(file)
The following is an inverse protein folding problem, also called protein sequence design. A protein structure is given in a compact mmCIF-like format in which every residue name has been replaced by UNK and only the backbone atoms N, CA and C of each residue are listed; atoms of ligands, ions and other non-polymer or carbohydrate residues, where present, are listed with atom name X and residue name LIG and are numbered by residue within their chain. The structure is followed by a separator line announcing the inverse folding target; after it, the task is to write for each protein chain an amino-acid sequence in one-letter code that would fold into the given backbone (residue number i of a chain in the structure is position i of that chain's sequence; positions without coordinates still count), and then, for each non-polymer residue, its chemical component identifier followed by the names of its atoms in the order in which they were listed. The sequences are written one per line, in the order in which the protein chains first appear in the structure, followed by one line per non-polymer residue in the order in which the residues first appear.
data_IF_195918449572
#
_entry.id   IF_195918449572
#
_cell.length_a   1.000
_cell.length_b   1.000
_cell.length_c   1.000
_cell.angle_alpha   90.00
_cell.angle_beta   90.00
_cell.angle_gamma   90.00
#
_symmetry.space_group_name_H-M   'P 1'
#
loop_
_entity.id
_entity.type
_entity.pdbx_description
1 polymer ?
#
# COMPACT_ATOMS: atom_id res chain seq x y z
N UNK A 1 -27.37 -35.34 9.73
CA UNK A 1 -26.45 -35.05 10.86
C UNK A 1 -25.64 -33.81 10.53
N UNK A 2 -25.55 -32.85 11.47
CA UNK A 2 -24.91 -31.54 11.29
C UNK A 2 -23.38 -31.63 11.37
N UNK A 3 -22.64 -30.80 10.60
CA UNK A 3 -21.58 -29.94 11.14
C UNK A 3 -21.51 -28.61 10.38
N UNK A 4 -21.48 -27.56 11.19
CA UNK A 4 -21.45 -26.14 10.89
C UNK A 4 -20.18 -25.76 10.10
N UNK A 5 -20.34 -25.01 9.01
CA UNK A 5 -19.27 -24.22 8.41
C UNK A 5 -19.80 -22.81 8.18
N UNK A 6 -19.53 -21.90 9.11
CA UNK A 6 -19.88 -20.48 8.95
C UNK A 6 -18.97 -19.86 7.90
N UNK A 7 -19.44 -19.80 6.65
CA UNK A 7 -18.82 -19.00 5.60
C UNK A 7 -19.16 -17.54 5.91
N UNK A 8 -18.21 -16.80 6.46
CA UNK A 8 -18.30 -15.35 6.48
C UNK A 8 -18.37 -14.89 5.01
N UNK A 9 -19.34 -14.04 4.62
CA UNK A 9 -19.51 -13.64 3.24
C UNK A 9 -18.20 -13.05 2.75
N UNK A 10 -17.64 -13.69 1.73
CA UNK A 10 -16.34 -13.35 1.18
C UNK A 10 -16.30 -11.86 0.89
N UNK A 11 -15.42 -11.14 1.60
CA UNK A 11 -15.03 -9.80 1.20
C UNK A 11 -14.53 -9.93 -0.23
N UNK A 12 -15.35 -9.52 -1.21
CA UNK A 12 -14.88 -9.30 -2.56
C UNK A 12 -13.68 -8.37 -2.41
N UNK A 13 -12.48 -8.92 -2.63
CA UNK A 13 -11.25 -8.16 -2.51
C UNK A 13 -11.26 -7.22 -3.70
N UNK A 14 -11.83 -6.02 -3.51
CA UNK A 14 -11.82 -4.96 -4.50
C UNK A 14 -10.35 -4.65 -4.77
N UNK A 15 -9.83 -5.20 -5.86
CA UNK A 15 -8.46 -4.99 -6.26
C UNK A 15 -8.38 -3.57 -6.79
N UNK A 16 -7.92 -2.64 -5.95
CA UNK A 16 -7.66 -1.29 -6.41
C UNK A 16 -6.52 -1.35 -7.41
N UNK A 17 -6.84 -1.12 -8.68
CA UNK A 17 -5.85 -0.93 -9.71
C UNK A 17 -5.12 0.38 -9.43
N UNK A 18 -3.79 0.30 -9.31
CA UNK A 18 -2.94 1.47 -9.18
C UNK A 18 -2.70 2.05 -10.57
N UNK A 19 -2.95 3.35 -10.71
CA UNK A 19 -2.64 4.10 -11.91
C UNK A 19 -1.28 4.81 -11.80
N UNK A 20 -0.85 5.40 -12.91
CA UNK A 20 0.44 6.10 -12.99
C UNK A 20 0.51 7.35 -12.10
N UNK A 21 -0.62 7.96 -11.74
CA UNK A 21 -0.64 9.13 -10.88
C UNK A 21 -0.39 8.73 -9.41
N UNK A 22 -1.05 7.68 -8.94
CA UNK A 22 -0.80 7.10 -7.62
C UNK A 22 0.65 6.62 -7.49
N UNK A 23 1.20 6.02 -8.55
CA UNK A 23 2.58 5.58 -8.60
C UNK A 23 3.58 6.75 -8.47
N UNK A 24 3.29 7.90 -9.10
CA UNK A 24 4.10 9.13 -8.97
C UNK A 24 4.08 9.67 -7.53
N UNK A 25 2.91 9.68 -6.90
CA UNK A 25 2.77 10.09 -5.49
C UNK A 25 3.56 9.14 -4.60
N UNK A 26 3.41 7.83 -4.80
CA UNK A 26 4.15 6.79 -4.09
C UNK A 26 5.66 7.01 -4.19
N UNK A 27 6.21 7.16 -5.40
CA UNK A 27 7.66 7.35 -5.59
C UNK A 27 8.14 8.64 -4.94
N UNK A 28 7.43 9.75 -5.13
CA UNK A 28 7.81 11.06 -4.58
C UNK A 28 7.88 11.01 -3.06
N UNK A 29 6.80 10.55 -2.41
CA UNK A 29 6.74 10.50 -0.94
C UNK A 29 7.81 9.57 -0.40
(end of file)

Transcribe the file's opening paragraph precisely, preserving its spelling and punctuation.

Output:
The following is an inverse protein folding problem, also called protein sequence design. A protein structure is given in a compact mmCIF-like format in which every residue name has been replaced by UNK and only the backbone atoms N, CA and C of each residue are listed; atoms of ligands, ions and other non-polymer or carbohydrate residues, where present, are listed with atom name X and residue name LIG and are numbered by residue within their chain. The structure is followed by a separator line announcing the inverse folding target; after it, the task is to write for each protein chain an amino-acid sequence in one-letter code that would fold into the given backbone (residue number i of a chain in the structure is position i of that chain's sequence; positions without coordinates still count), and then, for each non-polymer residue, its chemical component identifier followed by the names of its atoms in the order in which they were listed. The sequences are written one per line, in the order in which the protein chains first appear in the structure, followed by one line per non-polymer residue in the order in which the residues first appear.